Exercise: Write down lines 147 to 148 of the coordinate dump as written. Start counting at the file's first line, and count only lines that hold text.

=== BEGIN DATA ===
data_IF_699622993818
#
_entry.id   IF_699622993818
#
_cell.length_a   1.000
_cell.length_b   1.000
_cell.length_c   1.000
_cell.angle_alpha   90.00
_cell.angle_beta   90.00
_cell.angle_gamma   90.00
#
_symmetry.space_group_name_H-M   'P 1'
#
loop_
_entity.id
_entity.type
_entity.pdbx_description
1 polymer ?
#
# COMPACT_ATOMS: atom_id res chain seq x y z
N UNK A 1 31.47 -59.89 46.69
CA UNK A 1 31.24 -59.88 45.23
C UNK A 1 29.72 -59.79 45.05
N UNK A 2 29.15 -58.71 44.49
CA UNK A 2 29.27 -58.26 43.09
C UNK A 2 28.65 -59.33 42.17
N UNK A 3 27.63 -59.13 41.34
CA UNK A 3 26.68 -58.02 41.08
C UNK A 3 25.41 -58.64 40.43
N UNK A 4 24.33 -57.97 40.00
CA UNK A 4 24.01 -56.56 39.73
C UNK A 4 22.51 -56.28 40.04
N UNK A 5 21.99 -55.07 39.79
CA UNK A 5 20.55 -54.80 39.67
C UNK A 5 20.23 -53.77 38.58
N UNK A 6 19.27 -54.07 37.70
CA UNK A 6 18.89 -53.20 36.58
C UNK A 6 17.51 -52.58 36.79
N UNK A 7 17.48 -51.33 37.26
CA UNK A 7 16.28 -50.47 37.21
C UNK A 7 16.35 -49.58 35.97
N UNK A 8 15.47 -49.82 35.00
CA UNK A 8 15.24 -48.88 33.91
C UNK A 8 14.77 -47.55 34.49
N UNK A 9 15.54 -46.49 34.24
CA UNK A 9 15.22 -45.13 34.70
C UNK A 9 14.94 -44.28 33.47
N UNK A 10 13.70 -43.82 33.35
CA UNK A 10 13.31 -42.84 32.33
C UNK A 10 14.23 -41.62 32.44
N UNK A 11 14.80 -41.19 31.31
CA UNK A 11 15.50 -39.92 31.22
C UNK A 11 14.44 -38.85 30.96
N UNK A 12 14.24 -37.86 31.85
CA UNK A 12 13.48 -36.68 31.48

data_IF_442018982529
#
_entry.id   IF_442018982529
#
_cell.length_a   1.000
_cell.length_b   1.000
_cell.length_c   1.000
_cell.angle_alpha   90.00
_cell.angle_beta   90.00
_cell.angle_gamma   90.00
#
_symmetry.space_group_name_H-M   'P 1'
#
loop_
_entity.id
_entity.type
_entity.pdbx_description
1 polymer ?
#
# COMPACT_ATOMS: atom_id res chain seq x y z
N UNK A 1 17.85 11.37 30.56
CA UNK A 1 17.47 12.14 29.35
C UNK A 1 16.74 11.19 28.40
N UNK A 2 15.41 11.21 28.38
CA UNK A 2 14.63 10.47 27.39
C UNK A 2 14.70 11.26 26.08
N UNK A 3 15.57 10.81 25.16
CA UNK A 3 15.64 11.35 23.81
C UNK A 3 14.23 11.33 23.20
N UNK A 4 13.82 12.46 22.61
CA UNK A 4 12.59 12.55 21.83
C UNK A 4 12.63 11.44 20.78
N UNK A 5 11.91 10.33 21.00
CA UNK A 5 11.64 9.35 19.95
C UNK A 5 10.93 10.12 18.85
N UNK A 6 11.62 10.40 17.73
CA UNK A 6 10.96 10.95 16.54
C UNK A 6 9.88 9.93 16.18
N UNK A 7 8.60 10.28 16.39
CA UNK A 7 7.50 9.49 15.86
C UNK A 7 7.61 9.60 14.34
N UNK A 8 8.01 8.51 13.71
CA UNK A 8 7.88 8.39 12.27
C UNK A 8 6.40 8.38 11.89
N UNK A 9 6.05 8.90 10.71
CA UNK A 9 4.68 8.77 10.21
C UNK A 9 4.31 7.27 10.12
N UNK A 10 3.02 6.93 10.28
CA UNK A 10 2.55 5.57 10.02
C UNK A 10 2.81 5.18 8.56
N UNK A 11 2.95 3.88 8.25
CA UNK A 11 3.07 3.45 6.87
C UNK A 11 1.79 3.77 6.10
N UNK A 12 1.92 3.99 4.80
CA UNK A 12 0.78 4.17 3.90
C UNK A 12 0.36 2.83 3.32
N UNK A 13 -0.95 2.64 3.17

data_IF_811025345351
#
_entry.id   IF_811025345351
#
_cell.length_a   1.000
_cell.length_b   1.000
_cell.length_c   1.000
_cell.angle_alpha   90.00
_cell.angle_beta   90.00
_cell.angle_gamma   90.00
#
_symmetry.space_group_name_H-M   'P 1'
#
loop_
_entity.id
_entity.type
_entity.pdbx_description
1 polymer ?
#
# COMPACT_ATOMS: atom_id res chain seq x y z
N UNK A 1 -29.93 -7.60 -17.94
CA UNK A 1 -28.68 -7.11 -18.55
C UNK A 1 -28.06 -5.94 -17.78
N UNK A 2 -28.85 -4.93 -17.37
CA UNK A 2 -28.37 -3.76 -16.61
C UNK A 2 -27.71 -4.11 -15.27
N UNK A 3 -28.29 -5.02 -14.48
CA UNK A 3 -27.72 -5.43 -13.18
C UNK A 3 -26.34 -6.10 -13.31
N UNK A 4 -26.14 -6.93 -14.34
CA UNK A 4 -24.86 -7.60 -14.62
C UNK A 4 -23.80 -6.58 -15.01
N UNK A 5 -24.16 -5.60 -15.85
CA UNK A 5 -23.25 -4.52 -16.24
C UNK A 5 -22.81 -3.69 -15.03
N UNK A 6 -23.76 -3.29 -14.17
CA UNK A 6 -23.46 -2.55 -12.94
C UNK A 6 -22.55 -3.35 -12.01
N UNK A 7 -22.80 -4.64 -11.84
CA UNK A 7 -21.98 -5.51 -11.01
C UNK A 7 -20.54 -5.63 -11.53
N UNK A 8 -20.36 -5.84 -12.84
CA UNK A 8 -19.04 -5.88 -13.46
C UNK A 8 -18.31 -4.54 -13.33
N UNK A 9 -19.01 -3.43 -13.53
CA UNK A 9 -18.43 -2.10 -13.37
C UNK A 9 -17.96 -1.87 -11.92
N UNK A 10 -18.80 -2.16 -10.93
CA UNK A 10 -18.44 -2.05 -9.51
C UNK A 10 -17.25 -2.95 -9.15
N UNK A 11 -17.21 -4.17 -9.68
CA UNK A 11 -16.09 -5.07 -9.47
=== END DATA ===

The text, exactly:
C UNK A 5 -22.81 -3.69 -15.03
N UNK A 6 -23.76 -3.29 -14.17